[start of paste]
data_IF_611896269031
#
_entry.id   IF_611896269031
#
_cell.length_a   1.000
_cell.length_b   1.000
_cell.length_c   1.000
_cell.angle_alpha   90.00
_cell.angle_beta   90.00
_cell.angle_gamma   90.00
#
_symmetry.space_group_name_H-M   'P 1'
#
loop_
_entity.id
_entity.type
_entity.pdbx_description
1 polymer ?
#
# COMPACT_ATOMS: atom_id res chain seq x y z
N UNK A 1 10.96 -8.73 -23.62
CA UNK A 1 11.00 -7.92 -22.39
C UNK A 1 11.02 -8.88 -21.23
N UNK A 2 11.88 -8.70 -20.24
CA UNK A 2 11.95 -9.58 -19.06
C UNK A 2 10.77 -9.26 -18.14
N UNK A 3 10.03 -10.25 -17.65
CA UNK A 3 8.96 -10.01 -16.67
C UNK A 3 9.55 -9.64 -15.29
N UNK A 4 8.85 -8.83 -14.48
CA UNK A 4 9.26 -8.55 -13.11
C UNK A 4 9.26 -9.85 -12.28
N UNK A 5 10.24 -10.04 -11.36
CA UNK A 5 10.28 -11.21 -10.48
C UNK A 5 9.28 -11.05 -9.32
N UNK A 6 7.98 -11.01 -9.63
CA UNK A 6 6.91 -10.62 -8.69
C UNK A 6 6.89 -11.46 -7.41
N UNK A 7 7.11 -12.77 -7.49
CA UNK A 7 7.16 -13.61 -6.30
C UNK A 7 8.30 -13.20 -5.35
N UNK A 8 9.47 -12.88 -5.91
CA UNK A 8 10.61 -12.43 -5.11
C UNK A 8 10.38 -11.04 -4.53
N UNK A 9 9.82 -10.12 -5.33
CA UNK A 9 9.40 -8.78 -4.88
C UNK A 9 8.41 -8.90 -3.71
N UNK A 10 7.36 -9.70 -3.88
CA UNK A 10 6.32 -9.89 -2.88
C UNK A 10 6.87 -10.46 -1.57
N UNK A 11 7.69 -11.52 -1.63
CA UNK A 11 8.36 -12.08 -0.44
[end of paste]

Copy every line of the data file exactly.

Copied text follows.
data_IF_611896269031
#
_entry.id   IF_611896269031
#
_cell.length_a   1.000
_cell.length_b   1.000
_cell.length_c   1.000
_cell.angle_alpha   90.00
_cell.angle_beta   90.00
_cell.angle_gamma   90.00
#
_symmetry.space_group_name_H-M   'P 1'
#
loop_
_entity.id
_entity.type
_entity.pdbx_description
1 polymer ?
#
# COMPACT_ATOMS: atom_id res chain seq x y z
N UNK A 1 10.96 -8.73 -23.62
CA UNK A 1 11.00 -7.92 -22.39
C UNK A 1 11.02 -8.88 -21.23
N UNK A 2 11.88 -8.70 -20.24
CA UNK A 2 11.95 -9.58 -19.06
C UNK A 2 10.77 -9.26 -18.14
N UNK A 3 10.03 -10.25 -17.65
CA UNK A 3 8.96 -10.01 -16.67
C UNK A 3 9.55 -9.64 -15.29
N UNK A 4 8.85 -8.83 -14.48
CA UNK A 4 9.26 -8.55 -13.11
C UNK A 4 9.26 -9.85 -12.28
N UNK A 5 10.24 -10.04 -11.36
CA UNK A 5 10.28 -11.21 -10.48
C UNK A 5 9.28 -11.05 -9.32
N UNK A 6 7.98 -11.01 -9.63
CA UNK A 6 6.91 -10.62 -8.69
C UNK A 6 6.89 -11.46 -7.41
N UNK A 7 7.11 -12.77 -7.49
CA UNK A 7 7.16 -13.61 -6.30
C UNK A 7 8.30 -13.20 -5.35
N UNK A 8 9.47 -12.88 -5.91
CA UNK A 8 10.61 -12.43 -5.11
C UNK A 8 10.38 -11.04 -4.53
N UNK A 9 9.82 -10.12 -5.33
CA UNK A 9 9.40 -8.78 -4.88
C UNK A 9 8.41 -8.90 -3.71
N UNK A 10 7.36 -9.70 -3.88
CA UNK A 10 6.32 -9.89 -2.88
C UNK A 10 6.87 -10.46 -1.57
N UNK A 11 7.69 -11.52 -1.63
CA UNK A 11 8.36 -12.08 -0.44